US4032202A - Vibration control bush assembly - Google Patents

Vibration control bush assembly Download PDF

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Publication number
US4032202A
US4032202A US05667285 US66728576A US4032202A US 4032202 A US4032202 A US 4032202A US 05667285 US05667285 US 05667285 US 66728576 A US66728576 A US 66728576A US 4032202 A US4032202 A US 4032202A
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Prior art keywords
inner
cylindrical
outer
impact absorbing
sleeve
Prior art date
Legal status (The legal status is an assumption and is not a legal conclusion. Google has not performed a legal analysis and makes no representation as to the accuracy of the status listed.)
Expired - Lifetime
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US05667285
Inventor
Masaru Ishikawa
Akihiko Kumazawa
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Toyota Motor Corp
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Toyota Motor Corp
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    • FMECHANICAL ENGINEERING; LIGHTING; HEATING; WEAPONS; BLASTING
    • F16ENGINEERING ELEMENTS AND UNITS; GENERAL MEASURES FOR PRODUCING AND MAINTAINING EFFECTIVE FUNCTIONING OF MACHINES OR INSTALLATIONS; THERMAL INSULATION IN GENERAL
    • F16FSPRINGS; SHOCK-ABSORBERS; MEANS FOR DAMPING VIBRATION
    • F16F1/00Springs
    • F16F1/36Springs made of rubber or other material having high internal friction, e.g. thermoplastic elastomers
    • F16F1/38Springs made of rubber or other material having high internal friction, e.g. thermoplastic elastomers with a sleeve of elastic material between a rigid outer sleeve and a rigid inner sleeve or pin, i.e. bushing-type
    • F16F1/387Springs made of rubber or other material having high internal friction, e.g. thermoplastic elastomers with a sleeve of elastic material between a rigid outer sleeve and a rigid inner sleeve or pin, i.e. bushing-type comprising means for modifying the rigidity in particular directions
    • BPERFORMING OPERATIONS; TRANSPORTING
    • B60VEHICLES IN GENERAL
    • B60GVEHICLE SUSPENSION ARRANGEMENTS
    • B60G7/00Pivoted suspension arms; Accessories thereof
    • FMECHANICAL ENGINEERING; LIGHTING; HEATING; WEAPONS; BLASTING
    • F16ENGINEERING ELEMENTS AND UNITS; GENERAL MEASURES FOR PRODUCING AND MAINTAINING EFFECTIVE FUNCTIONING OF MACHINES OR INSTALLATIONS; THERMAL INSULATION IN GENERAL
    • F16FSPRINGS; SHOCK-ABSORBERS; MEANS FOR DAMPING VIBRATION
    • F16F2230/00Purpose; Design features
    • F16F2230/0052Physically guiding or influencing
    • F16F2230/007Physically guiding or influencing with, or used as an end stop or buffer; Limiting excessive axial separation

Abstract

A bush assembly for vibration control, particularly adapted for use in supporting a suspension arm of an automobile suspension system. The bush assembly includes an inner sleeve which is stationarily supported, and an outer sleeve coaxially encircling the inner sleeve and defining a cylindrical clearance space encircling the inner sleeve. The inner and outer sleeves are both separable into a pair of sleeve sections which meet end to end substantially in a common plane. The clearance space is partly filled with a pair of generally cylindrical, primary impact absorbing members which contact the inner and outer sleeves and are disposed symmetrically with respect to the plane in which the inner and outer sleeves are separable into their respective sections. A generally cylindrical, secondary impact absorbing member is interposed between the two primary impact absorbing members and encircles the inner sleeve. The secondary impact absorbing member is smaller in wall thickness than the primary impact absorbing members and contacts one of the inner and outer sleeves, while it is radially spaced from the other. The secondary impact absorbing member includes a layer of material which is less elastic than the material from which the primary impact absorbing members are formed, and therefore, is generally greater in hardness than the primary impact absorbing members.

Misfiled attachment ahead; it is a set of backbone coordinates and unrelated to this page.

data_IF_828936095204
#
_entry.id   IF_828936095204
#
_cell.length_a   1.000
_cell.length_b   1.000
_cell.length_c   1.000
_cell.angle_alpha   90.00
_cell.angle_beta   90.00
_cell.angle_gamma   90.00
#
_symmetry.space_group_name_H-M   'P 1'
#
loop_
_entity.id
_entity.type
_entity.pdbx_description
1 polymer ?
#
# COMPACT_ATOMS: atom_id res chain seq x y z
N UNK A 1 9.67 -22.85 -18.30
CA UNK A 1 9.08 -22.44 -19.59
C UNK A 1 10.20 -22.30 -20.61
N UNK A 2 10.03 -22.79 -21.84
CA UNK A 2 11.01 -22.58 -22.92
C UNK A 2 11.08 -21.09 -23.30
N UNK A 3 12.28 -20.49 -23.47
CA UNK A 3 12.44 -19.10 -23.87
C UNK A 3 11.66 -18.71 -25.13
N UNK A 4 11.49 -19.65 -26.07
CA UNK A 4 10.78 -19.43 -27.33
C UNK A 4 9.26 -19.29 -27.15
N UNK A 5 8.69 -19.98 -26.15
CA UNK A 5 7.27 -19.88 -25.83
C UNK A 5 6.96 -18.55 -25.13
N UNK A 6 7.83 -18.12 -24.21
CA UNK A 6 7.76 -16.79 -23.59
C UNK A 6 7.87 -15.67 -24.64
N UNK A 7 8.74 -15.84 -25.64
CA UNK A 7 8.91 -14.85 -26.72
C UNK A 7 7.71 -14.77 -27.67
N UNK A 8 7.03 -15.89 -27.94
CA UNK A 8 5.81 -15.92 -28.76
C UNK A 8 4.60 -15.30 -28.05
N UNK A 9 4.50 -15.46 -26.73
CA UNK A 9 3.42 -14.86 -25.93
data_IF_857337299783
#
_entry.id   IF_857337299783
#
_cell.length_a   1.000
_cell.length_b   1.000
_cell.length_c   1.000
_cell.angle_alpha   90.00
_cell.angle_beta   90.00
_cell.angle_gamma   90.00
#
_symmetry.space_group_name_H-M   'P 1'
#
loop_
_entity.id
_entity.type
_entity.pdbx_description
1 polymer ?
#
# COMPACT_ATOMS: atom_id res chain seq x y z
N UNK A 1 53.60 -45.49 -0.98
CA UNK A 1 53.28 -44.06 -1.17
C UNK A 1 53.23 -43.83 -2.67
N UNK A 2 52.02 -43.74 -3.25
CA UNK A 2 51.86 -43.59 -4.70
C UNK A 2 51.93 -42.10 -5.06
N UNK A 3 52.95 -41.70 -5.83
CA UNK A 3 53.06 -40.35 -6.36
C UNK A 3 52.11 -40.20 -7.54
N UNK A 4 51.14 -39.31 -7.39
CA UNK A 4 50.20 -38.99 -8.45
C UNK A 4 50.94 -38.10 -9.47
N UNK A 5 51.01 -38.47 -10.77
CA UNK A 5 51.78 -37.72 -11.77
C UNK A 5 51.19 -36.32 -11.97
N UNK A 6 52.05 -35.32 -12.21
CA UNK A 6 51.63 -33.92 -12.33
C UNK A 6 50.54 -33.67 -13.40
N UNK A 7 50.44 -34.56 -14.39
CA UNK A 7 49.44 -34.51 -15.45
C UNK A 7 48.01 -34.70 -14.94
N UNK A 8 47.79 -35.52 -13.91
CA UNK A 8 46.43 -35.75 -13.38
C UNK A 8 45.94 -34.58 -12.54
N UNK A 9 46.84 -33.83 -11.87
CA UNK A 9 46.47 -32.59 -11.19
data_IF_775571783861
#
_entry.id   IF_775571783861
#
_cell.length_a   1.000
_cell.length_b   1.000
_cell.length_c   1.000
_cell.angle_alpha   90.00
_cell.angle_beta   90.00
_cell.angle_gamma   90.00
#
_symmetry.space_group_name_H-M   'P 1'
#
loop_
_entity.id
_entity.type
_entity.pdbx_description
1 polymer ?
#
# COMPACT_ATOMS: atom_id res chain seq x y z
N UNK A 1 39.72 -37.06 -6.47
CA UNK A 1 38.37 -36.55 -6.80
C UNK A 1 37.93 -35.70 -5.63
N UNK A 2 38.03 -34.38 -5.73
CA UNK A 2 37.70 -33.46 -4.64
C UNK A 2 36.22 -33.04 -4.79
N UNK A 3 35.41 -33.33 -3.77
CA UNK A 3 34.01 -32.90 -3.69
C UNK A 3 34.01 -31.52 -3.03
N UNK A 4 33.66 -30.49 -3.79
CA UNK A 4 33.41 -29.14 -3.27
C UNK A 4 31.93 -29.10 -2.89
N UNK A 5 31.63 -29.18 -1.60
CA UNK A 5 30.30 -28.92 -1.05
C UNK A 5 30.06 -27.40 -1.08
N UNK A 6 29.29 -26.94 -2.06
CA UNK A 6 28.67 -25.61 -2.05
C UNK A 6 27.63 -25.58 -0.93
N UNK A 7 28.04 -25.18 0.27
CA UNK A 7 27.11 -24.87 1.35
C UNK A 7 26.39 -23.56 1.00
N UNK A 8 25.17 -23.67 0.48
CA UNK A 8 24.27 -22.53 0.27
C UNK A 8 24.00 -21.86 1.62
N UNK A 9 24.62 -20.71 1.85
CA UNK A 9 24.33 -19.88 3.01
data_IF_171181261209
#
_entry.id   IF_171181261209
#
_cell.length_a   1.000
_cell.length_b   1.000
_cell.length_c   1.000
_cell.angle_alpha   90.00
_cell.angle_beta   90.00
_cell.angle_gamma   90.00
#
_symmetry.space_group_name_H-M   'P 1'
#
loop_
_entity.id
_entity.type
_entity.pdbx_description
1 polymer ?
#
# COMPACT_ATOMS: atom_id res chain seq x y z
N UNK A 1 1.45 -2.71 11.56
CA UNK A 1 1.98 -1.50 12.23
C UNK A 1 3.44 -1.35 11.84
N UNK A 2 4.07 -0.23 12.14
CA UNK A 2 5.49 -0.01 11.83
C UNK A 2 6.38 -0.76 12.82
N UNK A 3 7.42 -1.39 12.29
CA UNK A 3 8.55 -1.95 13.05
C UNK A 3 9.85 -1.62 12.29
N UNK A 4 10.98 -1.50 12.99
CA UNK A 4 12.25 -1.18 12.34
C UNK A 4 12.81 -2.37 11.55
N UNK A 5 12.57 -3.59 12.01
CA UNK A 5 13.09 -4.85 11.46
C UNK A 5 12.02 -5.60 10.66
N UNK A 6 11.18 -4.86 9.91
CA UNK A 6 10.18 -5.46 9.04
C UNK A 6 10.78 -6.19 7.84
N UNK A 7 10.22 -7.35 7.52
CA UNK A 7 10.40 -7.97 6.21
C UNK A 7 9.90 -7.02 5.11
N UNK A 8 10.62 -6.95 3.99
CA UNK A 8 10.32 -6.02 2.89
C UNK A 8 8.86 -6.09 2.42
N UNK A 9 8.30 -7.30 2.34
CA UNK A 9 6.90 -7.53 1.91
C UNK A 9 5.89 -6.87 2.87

Description

This invention relates to a cylindrical bush or sleeve assembly for vibration control or isolation, and more particularly, to a vibration control bush adapted for use with a suspension arm in an automobile suspension system.

For use with a suspension arm in an automobile suspension system, for example, there is known a vibration control or isolation bush which comprises a hollow cylindrical body made of homogeneous rubber material. The bush is received in an end aperture of the suspension arm and has an axial bore through which an arm mounting pin extends. The bush must be able to damp vibration caused by road irregularities. It must also be capable of enduring repeated application of load due to such vibration. In order to improve the vibration control of such a bush, however, it must be designed so as to have a low spring rate or a greater deflection under a given load, with a resultant reduction in its durability. On the other hand, its durability can be improved only at the sacrifice of its capacity for vibration control because its spring rate must be increased for that purpose. Thus, it has been difficult to obtain a bush which is satisfactory in both its vibration control capacity and durability within a limited dimensional range available for such a bush. In an attempt to provide a solution to that problem, there has been proposed a bush of partly hollow wall construction intended for producing a non-linear spring rate. This bush has also been unsatisfactory because of its failure to provide a desired spring rate and its inferior durability.

It is an object of this invention to provide an improved bush for vibration control having a non-linear spring rate characterized by a relatively large deflection in a small load range and a relatively small deflection in a large load range.

It is another object of this invention to provide an improved bush for vibration control which is capable of effective vibration control over a reasonably long period of time as desired for any particular application for which it is used.